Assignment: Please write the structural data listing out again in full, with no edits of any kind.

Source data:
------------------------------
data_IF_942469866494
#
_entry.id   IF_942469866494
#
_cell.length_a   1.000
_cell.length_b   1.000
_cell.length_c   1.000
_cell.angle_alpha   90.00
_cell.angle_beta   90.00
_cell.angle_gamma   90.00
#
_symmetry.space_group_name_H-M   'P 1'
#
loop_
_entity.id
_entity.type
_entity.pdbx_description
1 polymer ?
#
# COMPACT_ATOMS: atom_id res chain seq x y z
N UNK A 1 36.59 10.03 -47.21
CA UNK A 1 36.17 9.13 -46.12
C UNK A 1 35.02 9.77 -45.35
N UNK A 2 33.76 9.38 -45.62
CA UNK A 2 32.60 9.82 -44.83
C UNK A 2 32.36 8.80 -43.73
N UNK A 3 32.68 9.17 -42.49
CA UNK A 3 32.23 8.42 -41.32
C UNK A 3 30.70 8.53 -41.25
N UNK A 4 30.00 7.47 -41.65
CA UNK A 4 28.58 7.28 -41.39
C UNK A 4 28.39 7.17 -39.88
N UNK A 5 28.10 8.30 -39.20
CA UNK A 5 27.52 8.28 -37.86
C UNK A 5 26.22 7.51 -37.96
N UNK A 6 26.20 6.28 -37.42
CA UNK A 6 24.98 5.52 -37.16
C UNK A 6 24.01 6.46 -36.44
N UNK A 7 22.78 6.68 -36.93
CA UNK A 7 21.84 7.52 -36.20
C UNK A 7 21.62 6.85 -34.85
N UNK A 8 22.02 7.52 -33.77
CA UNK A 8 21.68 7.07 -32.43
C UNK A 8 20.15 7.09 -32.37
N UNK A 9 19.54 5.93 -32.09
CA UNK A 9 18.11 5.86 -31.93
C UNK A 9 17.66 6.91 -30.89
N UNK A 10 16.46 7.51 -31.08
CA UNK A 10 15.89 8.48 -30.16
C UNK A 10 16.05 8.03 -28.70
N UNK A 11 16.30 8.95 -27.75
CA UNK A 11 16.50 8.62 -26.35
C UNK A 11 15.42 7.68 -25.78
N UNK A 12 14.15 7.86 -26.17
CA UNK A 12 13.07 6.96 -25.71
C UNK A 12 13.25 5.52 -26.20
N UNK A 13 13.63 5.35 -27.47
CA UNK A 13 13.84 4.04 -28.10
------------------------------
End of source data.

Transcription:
data_IF_942469866494
#
_entry.id   IF_942469866494
#
_cell.length_a   1.000
_cell.length_b   1.000
_cell.length_c   1.000
_cell.angle_alpha   90.00
_cell.angle_beta   90.00
_cell.angle_gamma   90.00
#
_symmetry.space_group_name_H-M   'P 1'
#
loop_
_entity.id
_entity.type
_entity.pdbx_description
1 polymer ?
#
# COMPACT_ATOMS: atom_id res chain seq x y z
N UNK A 1 36.59 10.03 -47.21
CA UNK A 1 36.17 9.13 -46.12
C UNK A 1 35.02 9.77 -45.35
N UNK A 2 33.76 9.38 -45.62
CA UNK A 2 32.60 9.82 -44.83
C UNK A 2 32.36 8.80 -43.73
N UNK A 3 32.68 9.17 -42.49
CA UNK A 3 32.23 8.42 -41.32
C UNK A 3 30.70 8.53 -41.25
N UNK A 4 30.00 7.47 -41.65
CA UNK A 4 28.58 7.28 -41.39
C UNK A 4 28.39 7.17 -39.88
N UNK A 5 28.10 8.30 -39.20
CA UNK A 5 27.52 8.28 -37.86
C UNK A 5 26.22 7.51 -37.96
N UNK A 6 26.20 6.28 -37.42
CA UNK A 6 24.98 5.52 -37.16
C UNK A 6 24.01 6.46 -36.44
N UNK A 7 22.78 6.68 -36.93
CA UNK A 7 21.84 7.52 -36.20
C UNK A 7 21.62 6.85 -34.85
N UNK A 8 22.02 7.52 -33.77
CA UNK A 8 21.68 7.07 -32.43
C UNK A 8 20.15 7.09 -32.37
N UNK A 9 19.54 5.93 -32.09
CA UNK A 9 18.11 5.86 -31.93
C UNK A 9 17.66 6.91 -30.89
N UNK A 10 16.46 7.51 -31.08
CA UNK A 10 15.89 8.48 -30.16
C UNK A 10 16.05 8.03 -28.70
N UNK A 11 16.30 8.95 -27.75
CA UNK A 11 16.50 8.62 -26.35
C UNK A 11 15.42 7.68 -25.78
N UNK A 12 14.15 7.86 -26.17
CA UNK A 12 13.07 6.96 -25.71
C UNK A 12 13.25 5.52 -26.20
N UNK A 13 13.63 5.35 -27.47
CA UNK A 13 13.84 4.04 -28.10